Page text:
American, United, and Delta are like kids going behind a playground wall and dividing up the marbles for themselves. Without low cost competition, airline giants will hold the traveling public hostage.
The way it works was well documented in a Justice Department antitrust suit against American Airlines several years ago. Federal officials charged that American used the combination of lower fares, wider availability of low-fare seats, and added flights to force several low-fare airlines -Vanguard, Western Pacific, and Sunjet – to end or reduce service in the Dallas market. Once the smaller airlines were forced out, American cancelled flights and raised prices, which they were free to do, with impunity, given their monopoly position.
This kind of predatory behavior is why new airlines have such a difficult time breaking into a market. And it’s the same reason why Southwest and JetBlue often fly from smaller cities or under serviced airports: they don’t want to compete directly with the major airlines.
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In Europe, a slew of new low cost airlines have been thriving. Ryan Air, easyJet, AirBerlin, BMI, WizzAir, Blue Air, Norwegian Air Shuttle, and German Wings offer incredible low prices for leisure travelers (e.g. London to Cologne: one Euro).
But stateside, things aren’t so grand.
Although the new Open Skies Treaty, which allows increased access to American cities for foreign airlines, holds some promise for international flights, there’s little hope for domestic flights. Airlines already charge practically identical prices through secret computer signaling. The only price relief for passengers in the last few years has come from smaller startup carriers like …Southwest, Airbus, Frontier…. and USAir’s rate cuts in their attempt to compete with the behemoths. This competition has kept prices low and increased service.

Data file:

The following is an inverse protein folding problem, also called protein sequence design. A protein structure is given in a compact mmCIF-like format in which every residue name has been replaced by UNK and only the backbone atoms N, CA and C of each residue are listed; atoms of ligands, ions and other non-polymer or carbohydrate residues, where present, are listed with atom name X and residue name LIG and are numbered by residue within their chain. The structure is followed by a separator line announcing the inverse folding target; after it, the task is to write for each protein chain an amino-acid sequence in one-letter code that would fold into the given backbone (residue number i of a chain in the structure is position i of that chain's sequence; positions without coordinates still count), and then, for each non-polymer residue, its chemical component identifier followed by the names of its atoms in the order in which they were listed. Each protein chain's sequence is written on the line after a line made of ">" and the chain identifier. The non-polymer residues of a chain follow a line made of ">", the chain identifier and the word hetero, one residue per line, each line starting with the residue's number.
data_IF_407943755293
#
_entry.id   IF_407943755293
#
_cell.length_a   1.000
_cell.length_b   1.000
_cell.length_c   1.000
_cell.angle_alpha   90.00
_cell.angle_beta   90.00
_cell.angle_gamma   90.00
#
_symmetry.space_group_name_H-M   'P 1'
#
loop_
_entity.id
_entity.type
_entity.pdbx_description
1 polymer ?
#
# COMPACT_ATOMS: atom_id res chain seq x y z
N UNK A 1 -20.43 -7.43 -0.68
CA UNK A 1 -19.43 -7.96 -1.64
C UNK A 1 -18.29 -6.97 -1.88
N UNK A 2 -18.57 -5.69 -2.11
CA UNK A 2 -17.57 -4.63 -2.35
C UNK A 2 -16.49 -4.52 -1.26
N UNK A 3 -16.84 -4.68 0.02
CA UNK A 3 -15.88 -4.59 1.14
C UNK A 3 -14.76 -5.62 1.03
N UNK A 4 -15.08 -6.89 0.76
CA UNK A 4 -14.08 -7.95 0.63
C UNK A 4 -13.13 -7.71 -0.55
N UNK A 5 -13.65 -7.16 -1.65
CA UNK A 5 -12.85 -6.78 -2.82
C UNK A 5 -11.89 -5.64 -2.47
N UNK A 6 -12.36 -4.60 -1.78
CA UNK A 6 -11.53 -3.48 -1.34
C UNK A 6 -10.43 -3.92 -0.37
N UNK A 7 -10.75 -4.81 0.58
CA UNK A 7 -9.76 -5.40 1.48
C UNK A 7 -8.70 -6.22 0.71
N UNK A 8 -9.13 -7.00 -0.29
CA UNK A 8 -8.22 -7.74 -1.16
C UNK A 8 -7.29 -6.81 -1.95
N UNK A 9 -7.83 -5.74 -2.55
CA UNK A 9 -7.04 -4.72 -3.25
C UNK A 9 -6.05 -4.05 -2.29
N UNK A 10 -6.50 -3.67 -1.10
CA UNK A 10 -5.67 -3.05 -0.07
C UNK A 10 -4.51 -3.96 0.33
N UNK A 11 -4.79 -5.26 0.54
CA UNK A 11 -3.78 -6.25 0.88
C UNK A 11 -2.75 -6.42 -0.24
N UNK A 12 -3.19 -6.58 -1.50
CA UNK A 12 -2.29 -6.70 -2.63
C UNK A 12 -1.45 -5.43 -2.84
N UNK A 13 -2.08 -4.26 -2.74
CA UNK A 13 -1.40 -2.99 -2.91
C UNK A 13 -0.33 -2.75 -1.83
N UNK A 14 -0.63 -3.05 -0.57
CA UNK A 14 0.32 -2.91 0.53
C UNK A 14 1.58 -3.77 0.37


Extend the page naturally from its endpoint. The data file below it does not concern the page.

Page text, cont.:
Airline consolidations are an example of “unchecked airline arrogance and blatant disregard for the principles of competition” said Richard M. Copland, former ASTA president, which strongly opposes the mergers. “It would be the deathblow for any hope of competition in the airline industry.”
“Greed is destroying our national transportation system for the traveling public. If every seat is filled, profits are fat and passengers are fuming, what kind of a national transportation system do you have?” Copland said. “The airlines have shown with their laughable, voluntary self-policing initiative that nothing will change without government intervention.”
Airlines defend their bullying by saying, “It’s a free country. A free market.” They justify their actions by claiming that they have to respond to market pressures, higher fuel charges and lowered prices.
But living in America does not mean that government supported, virtual monopolies should be allowed to crush their competitors. Our free market economic system is built on competition. If airlines want to increase market share, the big guys should have to earn it by winning the business and loyalty of their customers, not by gobbling up competitors or driving them out of business with cutthroat pricing and government loans.